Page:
Now don’t go using this one yourself, as in the long run you aren’t being sincere with your prospect, even if it does get him to talk to you.  I’m just telling you a story here.  On your own telephone calls, work hard to…

Think Like Your Customer

“Can you give me some ideas on how to get past the gatekeeper?”

In every prospecting workshop I do, this question ranks as number one in frequency. I’ve never done a workshop where someone doesn’t ask it, so today I’ll give you some tips on dealing with it, along with a couple of other suggestions for telephone prospecting.

The biggest challenge most prospectors have is mindset.  Instead of thinking, “This person is a colleague of my desired prospect and I should make every effort to make him or her a friend of mine,” they instead think, “This person is my dreaded enemy, trying to interfere with my job goals.”  Now that’s no way to think like your customer, is it?

Remember the old line, “How do you destroy your enemies?  Make them your friends.” So here’s what you should do.  First, get all the negative thoughts out of your head. Begin by losing the expression “gatekeeper.” This person is an administrative assistant and did not apply for the position of “gatekeeper.”  The job no doubt has a number of important duties aside from keeping you away from your prospect, so show some respect and consideration for the position.  Your prospect is important to you.  The admin works for the prospect.  Therefore the admin is important to you too.

On your first call, befriend the admin.  In my own calls I carefully and clearly spell out why I want to speak with the prospect and I tell it as if the admin is entitled to know my value proposition, and I ask for help.  “Can you put me through with him?”

If I call a number of times and can’t get through, I express to the admin my disappointment and apologies that I have taken up so much of his or her time.  “I seem always to be calling at the wrong time.  I feel bad, as I know you’re busy too, and yet you’ve been very patient with me.  I appreciate it.”

Then I ask the admin for help.  “I’m sure you have better things to do than talk to me all the time, so let me ask you what you think I should do. Is there a better day or time of day when I could call when (name of prospect) is not so busy?  I’d appreciate it if you could suggest a better way to do this. I’m sure he would be pleased to speak with me if I just got him at the right time.”

I promise you that every experienced and successful salesperson does it exactly this way.  There are no tricks, manipulative tactics or bullying that are better than your simple, professional kindness to everyone you speak with in sales. Remember too, that once you land this prospect, you will rely on the admin for help throughout the relationship, and you can safely bet that the admin will recall very well how you conducted yourself in your early calls to the company.

There are no gatekeepers out there, only potential friends and customers, so…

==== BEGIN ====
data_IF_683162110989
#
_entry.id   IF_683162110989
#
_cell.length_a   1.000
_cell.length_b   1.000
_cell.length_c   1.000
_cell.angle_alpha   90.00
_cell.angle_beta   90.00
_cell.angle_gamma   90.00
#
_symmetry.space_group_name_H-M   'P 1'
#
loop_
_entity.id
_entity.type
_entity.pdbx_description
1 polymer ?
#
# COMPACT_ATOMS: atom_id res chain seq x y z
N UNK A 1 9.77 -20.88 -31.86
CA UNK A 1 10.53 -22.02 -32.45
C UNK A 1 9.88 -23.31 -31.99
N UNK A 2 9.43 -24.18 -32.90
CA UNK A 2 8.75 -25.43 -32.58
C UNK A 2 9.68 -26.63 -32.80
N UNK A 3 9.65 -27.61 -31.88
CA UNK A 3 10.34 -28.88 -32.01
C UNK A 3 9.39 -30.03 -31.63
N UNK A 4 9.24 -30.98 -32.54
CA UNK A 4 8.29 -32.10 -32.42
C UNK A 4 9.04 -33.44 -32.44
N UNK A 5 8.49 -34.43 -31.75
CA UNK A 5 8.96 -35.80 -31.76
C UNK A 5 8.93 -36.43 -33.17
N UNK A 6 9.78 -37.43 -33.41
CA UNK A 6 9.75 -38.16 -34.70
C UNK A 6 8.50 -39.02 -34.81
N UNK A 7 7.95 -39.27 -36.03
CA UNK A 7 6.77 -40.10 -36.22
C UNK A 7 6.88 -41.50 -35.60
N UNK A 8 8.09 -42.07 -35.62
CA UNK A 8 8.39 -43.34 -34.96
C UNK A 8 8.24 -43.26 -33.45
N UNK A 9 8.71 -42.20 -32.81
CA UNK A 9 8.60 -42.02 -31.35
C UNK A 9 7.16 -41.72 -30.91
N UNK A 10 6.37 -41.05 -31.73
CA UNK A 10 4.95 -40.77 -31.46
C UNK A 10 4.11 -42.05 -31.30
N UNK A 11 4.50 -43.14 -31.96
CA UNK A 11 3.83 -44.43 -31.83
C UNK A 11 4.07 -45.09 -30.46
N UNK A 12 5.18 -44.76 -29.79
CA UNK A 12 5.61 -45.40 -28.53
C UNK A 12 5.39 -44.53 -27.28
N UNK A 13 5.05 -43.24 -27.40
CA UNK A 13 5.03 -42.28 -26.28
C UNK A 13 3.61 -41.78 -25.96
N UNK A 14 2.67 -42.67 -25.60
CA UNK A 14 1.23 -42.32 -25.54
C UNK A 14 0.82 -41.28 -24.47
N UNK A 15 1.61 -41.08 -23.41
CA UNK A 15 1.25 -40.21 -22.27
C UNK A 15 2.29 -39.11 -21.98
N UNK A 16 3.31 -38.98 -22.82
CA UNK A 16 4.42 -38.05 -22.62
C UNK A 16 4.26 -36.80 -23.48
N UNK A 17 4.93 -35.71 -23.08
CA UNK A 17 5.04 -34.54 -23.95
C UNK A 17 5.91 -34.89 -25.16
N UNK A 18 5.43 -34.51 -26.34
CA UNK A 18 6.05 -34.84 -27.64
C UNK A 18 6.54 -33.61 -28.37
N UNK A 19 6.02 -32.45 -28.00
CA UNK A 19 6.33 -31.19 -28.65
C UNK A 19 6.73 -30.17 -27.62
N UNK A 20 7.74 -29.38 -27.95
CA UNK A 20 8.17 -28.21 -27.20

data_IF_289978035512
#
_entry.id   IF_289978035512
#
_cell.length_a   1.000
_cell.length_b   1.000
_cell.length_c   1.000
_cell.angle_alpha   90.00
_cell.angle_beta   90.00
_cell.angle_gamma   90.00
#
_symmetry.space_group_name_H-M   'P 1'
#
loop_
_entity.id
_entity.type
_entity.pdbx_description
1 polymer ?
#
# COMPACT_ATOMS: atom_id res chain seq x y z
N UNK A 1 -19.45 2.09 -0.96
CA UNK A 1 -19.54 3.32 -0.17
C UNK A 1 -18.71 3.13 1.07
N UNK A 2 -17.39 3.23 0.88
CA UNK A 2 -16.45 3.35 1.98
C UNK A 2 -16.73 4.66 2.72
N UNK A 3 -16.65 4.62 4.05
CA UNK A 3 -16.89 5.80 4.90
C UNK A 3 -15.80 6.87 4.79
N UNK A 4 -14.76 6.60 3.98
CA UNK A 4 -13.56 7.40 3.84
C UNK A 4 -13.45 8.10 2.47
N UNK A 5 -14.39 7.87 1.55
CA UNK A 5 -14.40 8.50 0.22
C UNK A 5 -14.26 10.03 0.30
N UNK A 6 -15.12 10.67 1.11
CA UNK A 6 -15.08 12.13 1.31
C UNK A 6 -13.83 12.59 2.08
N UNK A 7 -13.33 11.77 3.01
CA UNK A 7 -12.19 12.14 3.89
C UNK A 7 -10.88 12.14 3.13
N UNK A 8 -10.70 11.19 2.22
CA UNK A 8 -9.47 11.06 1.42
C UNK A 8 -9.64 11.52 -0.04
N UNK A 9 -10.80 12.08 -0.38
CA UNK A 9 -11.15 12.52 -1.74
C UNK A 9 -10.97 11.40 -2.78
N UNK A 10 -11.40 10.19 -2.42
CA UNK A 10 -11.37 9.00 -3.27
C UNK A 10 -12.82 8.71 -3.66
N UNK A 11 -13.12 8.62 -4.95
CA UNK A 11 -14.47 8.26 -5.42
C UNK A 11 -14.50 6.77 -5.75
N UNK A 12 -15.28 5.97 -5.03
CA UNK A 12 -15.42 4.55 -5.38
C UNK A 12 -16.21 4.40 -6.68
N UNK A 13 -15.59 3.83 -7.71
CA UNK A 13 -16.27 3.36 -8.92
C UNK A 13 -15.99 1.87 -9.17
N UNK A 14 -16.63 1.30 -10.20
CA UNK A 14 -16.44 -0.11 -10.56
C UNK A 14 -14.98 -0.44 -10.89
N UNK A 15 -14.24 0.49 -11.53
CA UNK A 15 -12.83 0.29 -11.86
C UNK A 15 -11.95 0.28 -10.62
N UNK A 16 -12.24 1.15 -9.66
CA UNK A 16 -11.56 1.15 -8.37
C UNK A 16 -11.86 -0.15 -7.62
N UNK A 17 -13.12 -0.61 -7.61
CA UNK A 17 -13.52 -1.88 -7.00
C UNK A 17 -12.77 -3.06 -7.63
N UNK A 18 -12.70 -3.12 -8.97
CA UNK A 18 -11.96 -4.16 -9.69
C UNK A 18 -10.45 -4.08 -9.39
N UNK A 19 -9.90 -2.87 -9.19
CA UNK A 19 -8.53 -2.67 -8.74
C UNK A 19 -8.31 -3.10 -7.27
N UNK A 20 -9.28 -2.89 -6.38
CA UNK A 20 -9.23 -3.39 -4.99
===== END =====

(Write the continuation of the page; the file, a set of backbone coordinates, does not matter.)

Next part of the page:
Think Like Your Customer

From the Righteous Brothers—a prospecting tip you can take to the bank

 Fable Friday returns once again with this story from 1964, when Barry Mann and Cynthia Weil wrote the great song, “You’ve Lost That Lovin’ Feeling.”  When the Righteous Brothers recording of the song was introduced in January, 1965 it went immediately to number one and stayed there for several weeks. 

 The song made a comeback in 1986 in the movie “Top Gun,” for those of you who aren’t old enough to remember the first release.  But no matter your age, it’s a safe bet you’ve heard it at some time, since it holds the record for the most plays on radio at over 8 million.

When Mann and Weil finished writing the song, they suspected they had a hit on their hands, so they flew to California and showed it to Bill Medley and Bobby Hatfield of the Righteous Brothers.  They talked about the power of having Medley with his deep bass doing the solo opening of the song, “You never close your eyes any more when I kiss your lips…”

Hatfield wasn’t so sure he liked that idea upon learning that he would have to wait until the chorus before joining Medley’s vocal.  He said to Medley, “What am I supposed to do during your long solo?”  Medley, who knew the song would be a blockbuster replied, “You can go straight to the bank.”

And with that as my corny transition, let me give you another one of my prospecting tips that you can take to the bank too. 

 A big part of the consultative selling process is filling your pipeline with new names, and perhaps you make it a habit to ask satisfied clients if they have any names they can give you.  “Do you have any names of others who might benefit from our solutions?” you ask hopefully.  And if you’re honest you’ll admit you rarely get any names this way.  Most of the time your clients reply, “I can’t think of anyone just now, but if I do I’ll let you know.”

 The fact is, this method just doesn’t work.  So here’s one that always works, and it makes perfect sense.

 Sit down right now and create a “desirable prospect list” of the top 20 or 30 companies you would like to do business with.  Bring the list with you on every client call, and after you’ve done something to make your client happy, show the list and say, “I can only be successful if I bring in new business to my company, so I’d like your help if you can.  Here’s a list of my top prospects. Will you look it over and tell me if you know anyone who works for any of these companies?”  And if they look over the list and tell you the name of the people they know, just ask if you can use their name when you call.

They will always know someone, and often more than one and they will usually say, “Sure, tell him I said to call you,” or “Feel free to use my name.” And presto, you have not only some prospect names but a warm referral to get in the door.  It’s a foolproof method you can take to the bank.  Give it a try!

Think Like Your Customer!